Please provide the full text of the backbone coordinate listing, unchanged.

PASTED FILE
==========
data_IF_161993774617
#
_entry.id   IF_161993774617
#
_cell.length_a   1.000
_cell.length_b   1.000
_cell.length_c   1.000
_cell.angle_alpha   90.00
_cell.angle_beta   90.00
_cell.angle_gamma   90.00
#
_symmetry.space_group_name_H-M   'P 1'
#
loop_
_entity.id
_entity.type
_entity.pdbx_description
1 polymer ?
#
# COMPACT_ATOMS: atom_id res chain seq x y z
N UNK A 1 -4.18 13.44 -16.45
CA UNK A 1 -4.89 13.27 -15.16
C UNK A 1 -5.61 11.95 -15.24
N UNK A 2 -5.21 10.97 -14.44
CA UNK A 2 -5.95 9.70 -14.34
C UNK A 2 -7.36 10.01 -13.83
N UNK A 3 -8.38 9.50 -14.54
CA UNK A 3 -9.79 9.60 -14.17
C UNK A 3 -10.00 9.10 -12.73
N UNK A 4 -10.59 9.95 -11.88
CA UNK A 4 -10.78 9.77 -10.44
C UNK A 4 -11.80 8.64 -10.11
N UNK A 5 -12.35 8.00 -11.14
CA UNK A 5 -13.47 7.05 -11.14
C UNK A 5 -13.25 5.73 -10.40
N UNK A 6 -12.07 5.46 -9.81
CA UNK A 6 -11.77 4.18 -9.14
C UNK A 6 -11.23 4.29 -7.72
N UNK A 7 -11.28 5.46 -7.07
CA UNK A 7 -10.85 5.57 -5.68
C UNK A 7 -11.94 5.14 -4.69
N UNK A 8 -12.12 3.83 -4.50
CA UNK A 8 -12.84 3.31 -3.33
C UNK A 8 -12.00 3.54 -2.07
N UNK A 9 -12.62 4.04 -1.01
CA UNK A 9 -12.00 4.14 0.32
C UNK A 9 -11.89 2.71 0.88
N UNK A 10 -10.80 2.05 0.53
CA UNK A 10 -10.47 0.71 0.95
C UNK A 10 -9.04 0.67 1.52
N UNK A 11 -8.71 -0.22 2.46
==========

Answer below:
data_IF_161993774617
#
_entry.id   IF_161993774617
#
_cell.length_a   1.000
_cell.length_b   1.000
_cell.length_c   1.000
_cell.angle_alpha   90.00
_cell.angle_beta   90.00
_cell.angle_gamma   90.00
#
_symmetry.space_group_name_H-M   'P 1'
#
loop_
_entity.id
_entity.type
_entity.pdbx_description
1 polymer ?
#
# COMPACT_ATOMS: atom_id res chain seq x y z
N UNK A 1 -4.18 13.44 -16.45
CA UNK A 1 -4.89 13.27 -15.16
C UNK A 1 -5.61 11.95 -15.24
N UNK A 2 -5.21 10.97 -14.44
CA UNK A 2 -5.95 9.70 -14.34
C UNK A 2 -7.36 10.01 -13.83
N UNK A 3 -8.38 9.50 -14.54
CA UNK A 3 -9.79 9.60 -14.17
C UNK A 3 -10.00 9.10 -12.73
N UNK A 4 -10.59 9.95 -11.88
CA UNK A 4 -10.78 9.77 -10.44
C UNK A 4 -11.80 8.64 -10.11
N UNK A 5 -12.35 8.00 -11.14
CA UNK A 5 -13.47 7.05 -11.14
C UNK A 5 -13.25 5.73 -10.40
N UNK A 6 -12.07 5.46 -9.81
CA UNK A 6 -11.77 4.18 -9.14
C UNK A 6 -11.23 4.29 -7.72
N UNK A 7 -11.28 5.46 -7.07
CA UNK A 7 -10.85 5.57 -5.68
C UNK A 7 -11.94 5.14 -4.69
N UNK A 8 -12.12 3.83 -4.50
CA UNK A 8 -12.84 3.31 -3.33
C UNK A 8 -12.00 3.54 -2.07
N UNK A 9 -12.62 4.04 -1.01
CA UNK A 9 -12.00 4.14 0.32
C UNK A 9 -11.89 2.71 0.88
N UNK A 10 -10.80 2.05 0.53
CA UNK A 10 -10.47 0.71 0.95
C UNK A 10 -9.04 0.67 1.52
N UNK A 11 -8.71 -0.22 2.46